Passwords are useful primitive in a number of applications, allowing a user to authenticate themselves by knowing the secret information.
Unfortunately, effective offline password cracking techniques limit the use of passwords to derive encryption or authentication keys.
An attacker with access to a signature or encrypted file that used a password, or the hash of a password, as the key can make repeated guesses until they find the password.
Given advanced tools such as
hashcat and extensive experience, hackers are very good at guessing passwords.
Rate-limited or expensive hashing can be used to make it much more difficult to crack a password. Computationally expensive password hashing functions, such as PBKDF and scrypt, are commonly used for this purpose, but provide limited protection and are expensive to run on end-user devices. ODIS implements hashing (i.e. PRF evaluation) with a rate limit controlled by the committee of ODIS operators, and can be used to harden a password into a stronger cryptographic key. As long as this committee remains collectively honest and secure, an attacker cannot make more guesses at a users password than ODIS allows, making it extremely unlikely a good password will be broken.
Choosing an appropriately restrictive rate limit is crucial. Using a rate limit that is too restrictive may cause users to become frustrated as their access is denied if they take too many tries to recall their password, and a rate limit that is too loose can allow an attacker a much better chance at guessing the users password. The appropriate rate limit is related to how much entropy the user secret has.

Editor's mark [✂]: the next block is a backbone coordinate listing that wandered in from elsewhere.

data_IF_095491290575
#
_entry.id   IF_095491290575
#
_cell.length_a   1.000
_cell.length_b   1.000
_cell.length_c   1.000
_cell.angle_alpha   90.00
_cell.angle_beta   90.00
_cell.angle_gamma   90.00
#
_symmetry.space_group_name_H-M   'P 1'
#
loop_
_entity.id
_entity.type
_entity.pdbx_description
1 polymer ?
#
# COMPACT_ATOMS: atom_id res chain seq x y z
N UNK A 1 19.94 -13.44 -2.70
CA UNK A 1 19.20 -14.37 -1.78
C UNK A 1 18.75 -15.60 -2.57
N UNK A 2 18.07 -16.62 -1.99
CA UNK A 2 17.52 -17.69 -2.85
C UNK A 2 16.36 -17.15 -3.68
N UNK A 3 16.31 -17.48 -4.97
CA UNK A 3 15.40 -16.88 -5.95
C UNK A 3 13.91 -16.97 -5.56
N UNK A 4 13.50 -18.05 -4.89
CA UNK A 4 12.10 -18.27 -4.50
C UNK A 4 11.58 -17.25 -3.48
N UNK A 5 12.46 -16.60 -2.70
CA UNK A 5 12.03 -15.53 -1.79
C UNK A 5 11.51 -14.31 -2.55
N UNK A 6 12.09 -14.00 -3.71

- A strong user password can tolerate a loose rate limit, allowing millions of attempts without significant chance of attacker success.
- An average user password can tolerate a moderate rate limit, allowing hundreds of attempts.
- A 4 or 6 digit PIN can tolerate tens of attempts before the attacker has a significant chance of success.
Because the right rate limit is context specific, Domains can be configured to the needs of the user. The Sequential Delay Domain is designed for the use case of PIN and password hashing, and can be used to allow for a fixed number of attempts over a configurable time period (e.g. 15 attempts over 3 days). The Sequential Delay Domain additionally supports signature-based authentication to prevent quota from being consumed by any except the intended user.
Even with the use of ODIS to prevent brute-force guessing of a password, it remains important to include a user-specific value in the hashing request as a salt to prevent rainbow table attacks. A salt can be included in the Domain parameter of the request to ODIS to ensure a rate limit is enforced specific to the user's context. Using a random salt value is recommended, however a client identifier such as a username or phone number hash can also be used.
In addition to using ODIS to harden passwords chosen by users, it is recommended that the application help the user choose a good password during onboarding. Password filtering, blocking the user from setting a password which may be weak, can greatly improve the quality of a user's password and prevent it being broken by guessing the most common passwords (e.g. "password"). NIST 800-63 recommends that passwords should be checked against a list of known compromised passwords, such as HIBP Passwords. Additional research has found other practical techniques for increasing the strength of passwords chosen by users.